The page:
And although the Swiss and the Spanish infantry are each esteemed formidable, there are yet defects in both, by reason of which troops trained on a different system might not merely withstand them, but be certain of defeating them. For the Spaniards cannot resist cavalry and the Swiss will give way before infantry if they find them as resolute as themselves at close quarters. Whence it has been seen, and may be seen again, that the Spaniards cannot sustain the onset of the French men-at-arms and that the Swiss are broken by the Spanish foot. And although of this last we have no complete instance, we have yet an indication of it in the battle of Ravenna, where the Spanish infantry confronted the German companies who have the same discipline as the Swiss; on which occasion the Spaniards by their agility and with the aid of their bucklers forced their way under the pikes, and stood ready to close with the Germans, who were no longer in a position to defend themselves; and had they not been charged by cavalry, they must have put the Germans to utter rout. Knowing, then, the defects of each of these kinds of troops, you can train your men on some different system, to withstand cavalry and not to fear infantry. To effect this, will not require the creation of any new forces, but simply a change in the discipline of the old. And these are matters in reforming which the new Prince acquires reputation and importance.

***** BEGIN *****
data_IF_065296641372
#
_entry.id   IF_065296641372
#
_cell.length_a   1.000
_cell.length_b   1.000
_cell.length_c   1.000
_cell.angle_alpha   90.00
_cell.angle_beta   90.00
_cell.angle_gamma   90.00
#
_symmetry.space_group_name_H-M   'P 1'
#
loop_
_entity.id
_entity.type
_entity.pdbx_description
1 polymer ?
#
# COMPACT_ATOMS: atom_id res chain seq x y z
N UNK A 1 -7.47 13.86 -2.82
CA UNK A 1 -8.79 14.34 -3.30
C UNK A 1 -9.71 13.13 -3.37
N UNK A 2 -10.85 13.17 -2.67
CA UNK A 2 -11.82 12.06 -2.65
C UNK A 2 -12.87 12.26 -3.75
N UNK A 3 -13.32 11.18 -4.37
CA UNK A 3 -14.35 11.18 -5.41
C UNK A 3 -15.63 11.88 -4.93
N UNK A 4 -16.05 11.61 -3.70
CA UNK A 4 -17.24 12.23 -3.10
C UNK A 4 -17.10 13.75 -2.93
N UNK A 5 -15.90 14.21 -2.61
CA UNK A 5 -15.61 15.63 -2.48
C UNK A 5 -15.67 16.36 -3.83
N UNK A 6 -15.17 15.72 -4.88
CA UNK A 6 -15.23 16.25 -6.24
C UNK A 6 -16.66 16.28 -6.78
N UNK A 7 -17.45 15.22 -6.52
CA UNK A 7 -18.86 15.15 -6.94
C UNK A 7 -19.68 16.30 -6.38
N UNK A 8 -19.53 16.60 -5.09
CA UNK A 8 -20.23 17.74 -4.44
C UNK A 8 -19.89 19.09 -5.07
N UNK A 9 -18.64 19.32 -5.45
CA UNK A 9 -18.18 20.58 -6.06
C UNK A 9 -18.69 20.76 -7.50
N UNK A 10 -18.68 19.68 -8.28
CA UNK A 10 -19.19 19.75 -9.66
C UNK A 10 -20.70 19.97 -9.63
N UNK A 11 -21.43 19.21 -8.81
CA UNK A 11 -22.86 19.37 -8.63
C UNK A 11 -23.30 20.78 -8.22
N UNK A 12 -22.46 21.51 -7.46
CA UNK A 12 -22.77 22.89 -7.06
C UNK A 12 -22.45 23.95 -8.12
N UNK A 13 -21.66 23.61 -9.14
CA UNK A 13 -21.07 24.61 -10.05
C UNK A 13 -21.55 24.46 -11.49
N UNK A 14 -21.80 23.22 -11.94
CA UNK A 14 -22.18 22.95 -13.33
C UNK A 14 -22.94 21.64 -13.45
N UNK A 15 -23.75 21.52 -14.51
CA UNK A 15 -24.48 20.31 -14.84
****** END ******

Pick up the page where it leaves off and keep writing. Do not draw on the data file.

This opportunity then, for Italy at last to look on her deliverer, ought not to be allowed to pass away. With what love he would be received in all those Provinces which have suffered from the foreign inundation, with what thirst for vengeance, with what fixed fidelity, with what devotion, and what tears, no words of mine can declare. What gates would be closed against him? What people would refuse him obedience? What jealousy would stand in his way? What Italian but would yield him homage? This barbarian tyranny stinks in all nostrils.

Let your illustrious House therefore take upon itself this enterprise with all the courage and all the hopes with which a just cause is undertaken; so that under your standard this our country may be ennobled, and under your auspices be fulfilled the words of Petrarch:—

‘Brief will be the strife
When valour arms against barbaric rage;
For the bold spirit of the bygone age
Still warms Italian hearts with life.’